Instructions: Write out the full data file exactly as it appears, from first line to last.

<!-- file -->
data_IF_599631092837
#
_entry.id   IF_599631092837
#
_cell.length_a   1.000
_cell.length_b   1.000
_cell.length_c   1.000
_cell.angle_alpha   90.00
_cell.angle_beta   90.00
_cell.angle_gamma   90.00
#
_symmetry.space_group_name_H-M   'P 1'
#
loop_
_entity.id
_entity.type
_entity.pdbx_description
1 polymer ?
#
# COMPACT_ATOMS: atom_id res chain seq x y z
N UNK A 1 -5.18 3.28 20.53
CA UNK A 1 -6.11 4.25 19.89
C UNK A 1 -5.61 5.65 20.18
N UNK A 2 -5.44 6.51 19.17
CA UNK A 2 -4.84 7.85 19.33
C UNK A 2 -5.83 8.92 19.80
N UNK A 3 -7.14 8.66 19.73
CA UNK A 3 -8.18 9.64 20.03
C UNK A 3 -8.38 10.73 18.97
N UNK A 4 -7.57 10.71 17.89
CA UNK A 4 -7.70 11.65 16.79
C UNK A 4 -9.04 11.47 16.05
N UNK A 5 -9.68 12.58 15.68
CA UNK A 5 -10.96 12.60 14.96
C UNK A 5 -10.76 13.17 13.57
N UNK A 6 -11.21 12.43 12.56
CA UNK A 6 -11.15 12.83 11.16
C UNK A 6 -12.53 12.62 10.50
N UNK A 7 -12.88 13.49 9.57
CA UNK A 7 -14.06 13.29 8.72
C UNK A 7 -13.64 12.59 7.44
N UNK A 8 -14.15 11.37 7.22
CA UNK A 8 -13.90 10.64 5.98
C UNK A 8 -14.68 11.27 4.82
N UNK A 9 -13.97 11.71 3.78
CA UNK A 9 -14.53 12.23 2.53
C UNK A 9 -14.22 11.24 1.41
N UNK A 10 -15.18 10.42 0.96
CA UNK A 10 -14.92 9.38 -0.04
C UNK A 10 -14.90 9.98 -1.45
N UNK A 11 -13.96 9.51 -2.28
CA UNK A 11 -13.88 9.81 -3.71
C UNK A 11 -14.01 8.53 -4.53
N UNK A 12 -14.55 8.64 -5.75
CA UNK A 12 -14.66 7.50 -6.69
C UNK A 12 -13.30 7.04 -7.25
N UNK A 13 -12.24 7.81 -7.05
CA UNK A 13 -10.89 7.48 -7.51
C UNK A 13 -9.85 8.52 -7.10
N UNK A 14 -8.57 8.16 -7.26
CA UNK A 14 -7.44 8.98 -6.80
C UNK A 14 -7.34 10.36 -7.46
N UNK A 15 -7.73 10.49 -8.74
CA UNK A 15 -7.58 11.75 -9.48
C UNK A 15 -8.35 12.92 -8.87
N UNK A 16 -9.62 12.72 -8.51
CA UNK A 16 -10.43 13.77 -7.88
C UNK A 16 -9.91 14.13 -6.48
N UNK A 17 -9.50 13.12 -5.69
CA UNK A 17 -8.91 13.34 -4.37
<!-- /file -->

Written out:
data_IF_599631092837
#
_entry.id   IF_599631092837
#
_cell.length_a   1.000
_cell.length_b   1.000
_cell.length_c   1.000
_cell.angle_alpha   90.00
_cell.angle_beta   90.00
_cell.angle_gamma   90.00
#
_symmetry.space_group_name_H-M   'P 1'
#
loop_
_entity.id
_entity.type
_entity.pdbx_description
1 polymer ?
#
# COMPACT_ATOMS: atom_id res chain seq x y z
N UNK A 1 -5.18 3.28 20.53
CA UNK A 1 -6.11 4.25 19.89
C UNK A 1 -5.61 5.65 20.18
N UNK A 2 -5.44 6.51 19.17
CA UNK A 2 -4.84 7.85 19.33
C UNK A 2 -5.83 8.92 19.80
N UNK A 3 -7.14 8.66 19.73
CA UNK A 3 -8.18 9.64 20.03
C UNK A 3 -8.38 10.73 18.97
N UNK A 4 -7.57 10.71 17.89
CA UNK A 4 -7.70 11.65 16.79
C UNK A 4 -9.04 11.47 16.05
N UNK A 5 -9.68 12.58 15.68
CA UNK A 5 -10.96 12.60 14.96
C UNK A 5 -10.76 13.17 13.57
N UNK A 6 -11.21 12.43 12.56
CA UNK A 6 -11.15 12.83 11.16
C UNK A 6 -12.53 12.62 10.50
N UNK A 7 -12.88 13.49 9.57
CA UNK A 7 -14.06 13.29 8.72
C UNK A 7 -13.64 12.59 7.44
N UNK A 8 -14.15 11.37 7.22
CA UNK A 8 -13.90 10.64 5.98
C UNK A 8 -14.68 11.27 4.82
N UNK A 9 -13.97 11.71 3.78
CA UNK A 9 -14.53 12.23 2.53
C UNK A 9 -14.22 11.24 1.41
N UNK A 10 -15.18 10.42 0.96
CA UNK A 10 -14.92 9.38 -0.04
C UNK A 10 -14.90 9.98 -1.45
N UNK A 11 -13.96 9.51 -2.28
CA UNK A 11 -13.88 9.81 -3.71
C UNK A 11 -14.01 8.53 -4.53
N UNK A 12 -14.55 8.64 -5.75
CA UNK A 12 -14.66 7.50 -6.69
C UNK A 12 -13.30 7.04 -7.25
N UNK A 13 -12.24 7.81 -7.05
CA UNK A 13 -10.89 7.48 -7.51
C UNK A 13 -9.85 8.52 -7.10
N UNK A 14 -8.57 8.16 -7.26
CA UNK A 14 -7.44 8.98 -6.80
C UNK A 14 -7.34 10.36 -7.46
N UNK A 15 -7.73 10.49 -8.74
CA UNK A 15 -7.58 11.75 -9.48
C UNK A 15 -8.35 12.92 -8.87
N UNK A 16 -9.62 12.72 -8.51
CA UNK A 16 -10.43 13.77 -7.88
C UNK A 16 -9.91 14.13 -6.48
N UNK A 17 -9.50 13.12 -5.69
CA UNK A 17 -8.91 13.34 -4.37